The music business tends to repeat itself. Conversations that seem completely intertwined with new technologies mirror those over earlier developments. Read Adrian John’s Piracy, for example, and see how closely the file-sharing debate followed the one about sheet music a century earlier.
Even with that background, the parallels between Taylor Swift’s widely discussed comments about Apple Music earlier this year and Garth Brooks’ outspoken stance on used CD sales are striking. It’s hard to argue with Swift—she is, after all, a shrewd businesswoman, and who knows what the future holds—but the fact that Brooks’ fears proved so unfounded take some of the winds out of her sails. We may be at the end of history, and today’s problems might be totally unlike the ones we faced before, but probably not.
Here’s an excerpt of what Swift said about Apple’s free trial:
I’m sure you are aware that Apple Music will be offering a free 3 month trial to anyone who signs up for the service. I’m not sure you know that Apple Music will not be paying writers, producers, or artists for those three months. I find it to be shocking, disappointing, and completely unlike this historically progressive and generous company.
This is not about me. Thankfully I am on my fifth album and can support myself, my band, crew, and entire management team by playing live shows. This is about the new artist or band that has just released their first single and will not be paid for its success. This is about the young songwriter who just got his or her first cut and thought that the royalties from that would get them out of debt. This is about the producer who works tirelessly to innovate and create, just like the innovators and creators at Apple are pioneering in their field…but will not get paid for a quarter of a year’s worth of plays on his or her songs.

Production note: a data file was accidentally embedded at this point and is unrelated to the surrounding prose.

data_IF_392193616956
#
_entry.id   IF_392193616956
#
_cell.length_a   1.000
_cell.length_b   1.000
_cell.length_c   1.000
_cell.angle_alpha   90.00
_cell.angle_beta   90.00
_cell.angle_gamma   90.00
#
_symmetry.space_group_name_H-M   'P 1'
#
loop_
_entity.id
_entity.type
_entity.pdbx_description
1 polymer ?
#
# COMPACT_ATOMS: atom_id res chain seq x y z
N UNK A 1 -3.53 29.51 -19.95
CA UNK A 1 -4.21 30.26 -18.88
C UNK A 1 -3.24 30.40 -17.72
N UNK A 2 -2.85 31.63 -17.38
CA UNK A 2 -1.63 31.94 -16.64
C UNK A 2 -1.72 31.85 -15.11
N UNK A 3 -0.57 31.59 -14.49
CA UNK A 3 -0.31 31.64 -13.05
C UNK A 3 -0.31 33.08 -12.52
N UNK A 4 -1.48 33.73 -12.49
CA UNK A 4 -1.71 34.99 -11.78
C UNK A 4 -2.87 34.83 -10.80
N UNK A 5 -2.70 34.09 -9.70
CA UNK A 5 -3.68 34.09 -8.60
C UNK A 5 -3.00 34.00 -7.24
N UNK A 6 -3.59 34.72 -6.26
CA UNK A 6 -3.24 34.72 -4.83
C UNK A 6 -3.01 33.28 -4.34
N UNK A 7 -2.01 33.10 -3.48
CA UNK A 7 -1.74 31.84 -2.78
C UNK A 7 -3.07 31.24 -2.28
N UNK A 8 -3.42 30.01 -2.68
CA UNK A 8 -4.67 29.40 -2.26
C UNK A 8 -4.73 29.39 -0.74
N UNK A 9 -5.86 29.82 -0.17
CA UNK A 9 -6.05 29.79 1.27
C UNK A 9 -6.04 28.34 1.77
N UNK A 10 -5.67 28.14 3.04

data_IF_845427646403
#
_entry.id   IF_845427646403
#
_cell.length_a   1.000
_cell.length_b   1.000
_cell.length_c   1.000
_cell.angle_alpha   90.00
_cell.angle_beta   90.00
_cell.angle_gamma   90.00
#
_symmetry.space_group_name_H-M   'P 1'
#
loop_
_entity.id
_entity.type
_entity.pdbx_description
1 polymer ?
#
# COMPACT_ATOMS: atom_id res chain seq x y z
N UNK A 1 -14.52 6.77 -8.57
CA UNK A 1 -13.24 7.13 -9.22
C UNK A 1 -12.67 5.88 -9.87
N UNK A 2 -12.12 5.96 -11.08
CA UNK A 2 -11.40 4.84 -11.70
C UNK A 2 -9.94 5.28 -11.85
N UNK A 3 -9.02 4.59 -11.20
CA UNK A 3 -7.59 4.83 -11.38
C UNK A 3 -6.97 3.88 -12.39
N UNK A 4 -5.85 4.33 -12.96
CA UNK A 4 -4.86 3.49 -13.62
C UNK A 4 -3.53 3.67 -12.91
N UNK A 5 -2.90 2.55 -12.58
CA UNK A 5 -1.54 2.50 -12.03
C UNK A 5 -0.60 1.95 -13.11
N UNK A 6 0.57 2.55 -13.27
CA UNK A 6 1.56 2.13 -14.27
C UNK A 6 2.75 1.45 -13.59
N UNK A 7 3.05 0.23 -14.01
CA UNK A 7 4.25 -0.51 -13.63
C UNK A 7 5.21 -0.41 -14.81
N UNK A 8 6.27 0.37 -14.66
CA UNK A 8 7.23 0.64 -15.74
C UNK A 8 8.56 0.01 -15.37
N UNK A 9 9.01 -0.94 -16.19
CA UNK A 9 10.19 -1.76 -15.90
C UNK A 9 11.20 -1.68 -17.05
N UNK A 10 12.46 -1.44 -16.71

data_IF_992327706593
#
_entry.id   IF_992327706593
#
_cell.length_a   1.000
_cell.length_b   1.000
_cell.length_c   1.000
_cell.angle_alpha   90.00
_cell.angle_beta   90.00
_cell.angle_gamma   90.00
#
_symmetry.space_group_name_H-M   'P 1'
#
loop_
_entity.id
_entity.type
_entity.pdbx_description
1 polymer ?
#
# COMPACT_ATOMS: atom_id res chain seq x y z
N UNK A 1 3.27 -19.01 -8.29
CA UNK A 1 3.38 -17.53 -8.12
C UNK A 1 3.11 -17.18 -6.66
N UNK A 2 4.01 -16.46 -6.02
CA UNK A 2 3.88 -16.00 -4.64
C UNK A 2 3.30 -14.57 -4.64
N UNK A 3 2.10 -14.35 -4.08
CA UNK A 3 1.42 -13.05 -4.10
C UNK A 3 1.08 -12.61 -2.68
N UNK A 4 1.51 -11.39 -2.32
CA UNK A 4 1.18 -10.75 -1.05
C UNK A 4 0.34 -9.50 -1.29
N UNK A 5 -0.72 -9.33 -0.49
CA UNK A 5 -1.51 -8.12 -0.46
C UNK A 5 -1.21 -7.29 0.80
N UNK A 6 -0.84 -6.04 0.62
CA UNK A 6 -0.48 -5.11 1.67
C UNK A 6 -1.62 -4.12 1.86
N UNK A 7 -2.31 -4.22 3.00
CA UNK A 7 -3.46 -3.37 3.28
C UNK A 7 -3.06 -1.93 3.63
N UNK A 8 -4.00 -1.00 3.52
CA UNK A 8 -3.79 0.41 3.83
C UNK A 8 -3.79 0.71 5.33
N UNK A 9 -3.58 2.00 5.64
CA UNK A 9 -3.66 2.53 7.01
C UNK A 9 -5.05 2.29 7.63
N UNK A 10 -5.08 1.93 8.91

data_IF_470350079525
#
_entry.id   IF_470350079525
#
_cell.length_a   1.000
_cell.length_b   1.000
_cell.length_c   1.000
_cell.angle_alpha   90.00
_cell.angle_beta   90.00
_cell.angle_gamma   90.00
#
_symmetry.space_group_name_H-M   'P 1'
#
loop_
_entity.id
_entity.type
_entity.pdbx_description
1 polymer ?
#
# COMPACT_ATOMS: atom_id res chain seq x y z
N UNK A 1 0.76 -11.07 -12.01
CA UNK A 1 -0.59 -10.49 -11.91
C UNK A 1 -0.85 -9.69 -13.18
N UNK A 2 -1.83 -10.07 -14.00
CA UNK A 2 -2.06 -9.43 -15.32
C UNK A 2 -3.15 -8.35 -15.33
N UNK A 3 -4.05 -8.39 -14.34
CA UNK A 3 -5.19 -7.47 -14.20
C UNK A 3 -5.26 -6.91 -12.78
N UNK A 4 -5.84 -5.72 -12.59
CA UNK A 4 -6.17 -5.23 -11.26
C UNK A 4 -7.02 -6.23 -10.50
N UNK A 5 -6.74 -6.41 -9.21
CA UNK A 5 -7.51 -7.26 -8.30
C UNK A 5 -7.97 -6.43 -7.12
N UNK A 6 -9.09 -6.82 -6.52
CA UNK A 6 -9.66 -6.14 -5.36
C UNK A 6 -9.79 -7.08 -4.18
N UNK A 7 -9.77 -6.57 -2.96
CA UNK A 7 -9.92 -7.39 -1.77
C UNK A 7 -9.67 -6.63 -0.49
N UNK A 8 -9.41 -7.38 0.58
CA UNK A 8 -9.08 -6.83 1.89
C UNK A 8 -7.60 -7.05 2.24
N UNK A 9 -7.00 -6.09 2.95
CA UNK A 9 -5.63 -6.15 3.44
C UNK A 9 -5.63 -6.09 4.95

And here’s a journalist from the Seattle Post-Intelligencer paraphrasing Brooks’ comments at his sold-out arena concert, a few months after announcing he would only be selling his new record at stores that did not carry used CDs.
Brooks said that because no royalties are paid on the sale of used CDs, writers, labels, publishers and artists were being cheated. He said he would only supply chains that sell used CDs with his cassettes, and hinted that he might be working on another “format” to thwart such sales.
Brooks said he does not need any money, but lesser-known artists could suffer if secondhand CD sales take off. If used CD sales were to go into massive retail, he said, it would severely affect people in the recording industry, creating a sales loop that would profit only stores but not the creators, publishers and artists.
CD retailers, meanwhile, have argued that the cost of new CDs is too high for young buyers, and that selling used CDs exposes an artist’s music to different audiences.
For both Swift and Brooks—each among the best-selling acts of their generation—an emerging marketplace that makes music more accessible—but less well-compensated—was worth speaking out about. They both note that it’s not about them, but about the principle, and that the unpaid exposure would hurt new musicians. Both point to the middleman’s profits as an obvious evil.
To my mind, both artists are mistaken about the value of exposure and discoverability. Tim O’Reilly’s observation that obscurity is a greater threat to the emerging artist than piracy remains true; it’s also true that obscurity is a greater threat than used record sales, free trials, and most everything else.
But on the other counts, too, Garth Brooks was wrong. Used CD sales didn’t undermine the music industry and they didn’t keep new artists from finding audiences.
We know this because his plan to sell only through certain CD stores failed, amidst anti-trust investigations into his record label.
Taylor Swift was, at least narrowly, right. Apple Music should’ve been paying royalties for its free trials all along. But elsewhere, her skepticism about streaming and business models that include “free” might not be well placed. Unfortunately, because music licensing in this space is fundamentally more of a permissions culture than selling plastic disks was, we may never find out.
Update: This post has been re-published on Techdirt. Thanks, Mike!